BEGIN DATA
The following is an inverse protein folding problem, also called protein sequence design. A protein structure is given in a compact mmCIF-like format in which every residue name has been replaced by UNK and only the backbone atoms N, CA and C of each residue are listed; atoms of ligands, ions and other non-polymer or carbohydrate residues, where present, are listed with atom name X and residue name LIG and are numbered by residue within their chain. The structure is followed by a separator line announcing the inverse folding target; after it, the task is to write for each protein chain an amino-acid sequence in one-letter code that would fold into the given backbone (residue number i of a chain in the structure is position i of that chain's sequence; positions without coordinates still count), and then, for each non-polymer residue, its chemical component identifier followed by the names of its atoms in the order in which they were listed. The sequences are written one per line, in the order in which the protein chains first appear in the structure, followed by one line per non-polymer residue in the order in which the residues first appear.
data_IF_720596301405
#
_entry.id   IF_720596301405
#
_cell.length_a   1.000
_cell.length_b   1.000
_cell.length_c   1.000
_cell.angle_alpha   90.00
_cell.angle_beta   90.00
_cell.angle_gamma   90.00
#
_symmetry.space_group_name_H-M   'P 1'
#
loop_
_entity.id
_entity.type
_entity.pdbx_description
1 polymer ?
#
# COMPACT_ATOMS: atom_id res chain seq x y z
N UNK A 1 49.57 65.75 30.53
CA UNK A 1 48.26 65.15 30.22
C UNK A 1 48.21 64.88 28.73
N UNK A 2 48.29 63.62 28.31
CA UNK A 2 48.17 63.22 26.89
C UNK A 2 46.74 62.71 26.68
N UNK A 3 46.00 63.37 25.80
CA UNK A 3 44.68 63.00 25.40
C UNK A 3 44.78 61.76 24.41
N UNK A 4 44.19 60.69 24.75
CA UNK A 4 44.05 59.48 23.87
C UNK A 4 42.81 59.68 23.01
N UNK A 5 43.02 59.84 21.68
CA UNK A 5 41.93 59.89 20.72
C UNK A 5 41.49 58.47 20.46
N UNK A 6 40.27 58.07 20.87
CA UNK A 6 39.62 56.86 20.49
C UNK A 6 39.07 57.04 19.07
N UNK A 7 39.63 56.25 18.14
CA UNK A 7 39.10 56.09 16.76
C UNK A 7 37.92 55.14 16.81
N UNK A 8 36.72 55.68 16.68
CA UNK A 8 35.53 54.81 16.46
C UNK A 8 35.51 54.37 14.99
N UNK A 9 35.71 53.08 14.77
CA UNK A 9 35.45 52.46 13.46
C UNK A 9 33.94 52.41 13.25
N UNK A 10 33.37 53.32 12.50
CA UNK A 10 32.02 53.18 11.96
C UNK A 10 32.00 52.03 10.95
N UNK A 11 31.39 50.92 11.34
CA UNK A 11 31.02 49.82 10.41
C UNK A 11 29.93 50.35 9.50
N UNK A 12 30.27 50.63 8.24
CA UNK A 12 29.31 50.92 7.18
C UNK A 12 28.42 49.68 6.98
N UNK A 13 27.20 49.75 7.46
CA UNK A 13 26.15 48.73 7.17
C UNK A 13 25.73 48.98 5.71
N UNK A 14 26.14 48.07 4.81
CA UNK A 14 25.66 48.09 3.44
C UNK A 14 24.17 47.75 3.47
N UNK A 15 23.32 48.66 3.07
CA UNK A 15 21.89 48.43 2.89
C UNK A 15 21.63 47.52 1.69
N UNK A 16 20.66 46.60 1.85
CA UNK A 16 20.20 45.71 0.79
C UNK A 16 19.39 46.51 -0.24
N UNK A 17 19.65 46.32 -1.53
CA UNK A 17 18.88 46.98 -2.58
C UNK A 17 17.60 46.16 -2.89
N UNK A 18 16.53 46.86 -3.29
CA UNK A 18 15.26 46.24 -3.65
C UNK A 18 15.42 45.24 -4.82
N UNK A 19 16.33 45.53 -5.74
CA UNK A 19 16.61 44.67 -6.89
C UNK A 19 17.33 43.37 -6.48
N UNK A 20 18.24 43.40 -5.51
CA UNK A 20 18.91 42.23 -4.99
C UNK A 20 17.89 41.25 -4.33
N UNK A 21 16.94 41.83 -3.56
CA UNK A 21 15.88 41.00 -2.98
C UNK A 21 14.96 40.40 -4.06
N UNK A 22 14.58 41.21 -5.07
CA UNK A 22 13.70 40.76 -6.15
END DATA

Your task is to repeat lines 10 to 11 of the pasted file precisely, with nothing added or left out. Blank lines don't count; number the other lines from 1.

_cell.angle_beta   90.00
_cell.angle_gamma   90.00